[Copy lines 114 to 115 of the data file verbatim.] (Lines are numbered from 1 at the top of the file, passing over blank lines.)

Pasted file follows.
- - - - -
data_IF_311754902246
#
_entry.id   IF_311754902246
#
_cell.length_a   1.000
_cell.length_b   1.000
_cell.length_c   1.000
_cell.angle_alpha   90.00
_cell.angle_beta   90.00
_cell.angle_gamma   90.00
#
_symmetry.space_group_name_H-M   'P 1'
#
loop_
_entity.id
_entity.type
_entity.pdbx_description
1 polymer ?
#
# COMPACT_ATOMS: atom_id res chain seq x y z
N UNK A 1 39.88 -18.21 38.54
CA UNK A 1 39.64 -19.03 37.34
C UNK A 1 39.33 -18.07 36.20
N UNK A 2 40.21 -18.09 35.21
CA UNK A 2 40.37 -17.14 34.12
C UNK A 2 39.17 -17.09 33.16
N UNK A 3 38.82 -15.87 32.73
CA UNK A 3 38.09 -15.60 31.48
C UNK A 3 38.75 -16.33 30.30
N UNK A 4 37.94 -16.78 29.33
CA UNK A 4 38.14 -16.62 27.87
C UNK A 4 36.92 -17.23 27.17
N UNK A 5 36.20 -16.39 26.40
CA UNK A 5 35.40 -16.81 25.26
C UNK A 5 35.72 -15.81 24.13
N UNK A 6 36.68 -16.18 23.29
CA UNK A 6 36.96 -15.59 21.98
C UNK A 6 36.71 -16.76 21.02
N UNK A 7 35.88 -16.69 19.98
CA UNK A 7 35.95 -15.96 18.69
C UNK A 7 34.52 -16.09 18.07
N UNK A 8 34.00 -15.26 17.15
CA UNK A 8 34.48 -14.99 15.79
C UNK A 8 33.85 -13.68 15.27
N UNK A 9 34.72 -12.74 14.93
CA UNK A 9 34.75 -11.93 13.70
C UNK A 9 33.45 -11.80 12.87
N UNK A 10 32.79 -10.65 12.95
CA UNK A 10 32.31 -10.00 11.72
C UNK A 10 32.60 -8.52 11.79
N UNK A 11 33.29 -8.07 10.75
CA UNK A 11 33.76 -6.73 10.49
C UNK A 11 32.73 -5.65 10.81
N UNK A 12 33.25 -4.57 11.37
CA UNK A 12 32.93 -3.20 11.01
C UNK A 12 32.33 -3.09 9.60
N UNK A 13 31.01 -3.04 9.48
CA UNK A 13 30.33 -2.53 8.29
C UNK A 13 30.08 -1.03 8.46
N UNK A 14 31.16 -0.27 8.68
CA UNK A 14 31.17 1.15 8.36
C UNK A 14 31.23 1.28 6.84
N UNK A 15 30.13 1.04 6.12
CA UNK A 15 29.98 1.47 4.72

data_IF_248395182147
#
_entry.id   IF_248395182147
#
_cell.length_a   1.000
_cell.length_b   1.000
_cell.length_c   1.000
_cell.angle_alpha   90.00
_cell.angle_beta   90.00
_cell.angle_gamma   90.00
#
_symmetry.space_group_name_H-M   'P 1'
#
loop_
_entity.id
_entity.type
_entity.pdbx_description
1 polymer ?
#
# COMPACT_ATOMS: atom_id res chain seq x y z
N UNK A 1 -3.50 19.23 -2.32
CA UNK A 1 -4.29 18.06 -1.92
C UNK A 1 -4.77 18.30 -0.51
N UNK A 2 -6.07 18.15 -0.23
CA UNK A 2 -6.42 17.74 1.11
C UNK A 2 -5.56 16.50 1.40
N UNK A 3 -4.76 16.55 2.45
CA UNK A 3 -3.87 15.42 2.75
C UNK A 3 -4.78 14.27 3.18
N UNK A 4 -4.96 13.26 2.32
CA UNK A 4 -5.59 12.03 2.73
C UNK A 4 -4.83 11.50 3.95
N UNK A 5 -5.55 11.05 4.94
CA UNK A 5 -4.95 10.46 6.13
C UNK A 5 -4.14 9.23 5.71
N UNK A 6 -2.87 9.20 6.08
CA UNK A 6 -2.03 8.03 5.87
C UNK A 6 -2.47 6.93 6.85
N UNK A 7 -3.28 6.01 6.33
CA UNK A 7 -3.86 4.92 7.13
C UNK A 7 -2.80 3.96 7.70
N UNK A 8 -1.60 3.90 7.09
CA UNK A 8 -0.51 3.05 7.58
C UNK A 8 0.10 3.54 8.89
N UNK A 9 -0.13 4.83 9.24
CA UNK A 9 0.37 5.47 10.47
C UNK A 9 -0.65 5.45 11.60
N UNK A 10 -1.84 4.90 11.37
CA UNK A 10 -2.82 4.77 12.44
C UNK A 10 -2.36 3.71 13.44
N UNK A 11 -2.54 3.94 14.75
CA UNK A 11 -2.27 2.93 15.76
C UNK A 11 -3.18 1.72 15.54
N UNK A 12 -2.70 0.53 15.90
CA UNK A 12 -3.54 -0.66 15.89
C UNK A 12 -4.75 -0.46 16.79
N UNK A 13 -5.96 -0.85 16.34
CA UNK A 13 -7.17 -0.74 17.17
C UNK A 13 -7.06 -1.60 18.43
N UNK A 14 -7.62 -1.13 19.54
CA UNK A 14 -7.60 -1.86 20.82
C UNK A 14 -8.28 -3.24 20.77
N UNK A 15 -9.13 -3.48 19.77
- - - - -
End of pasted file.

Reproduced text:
C UNK A 10 -2.36 3.71 13.44
N UNK A 11 -2.54 3.94 14.75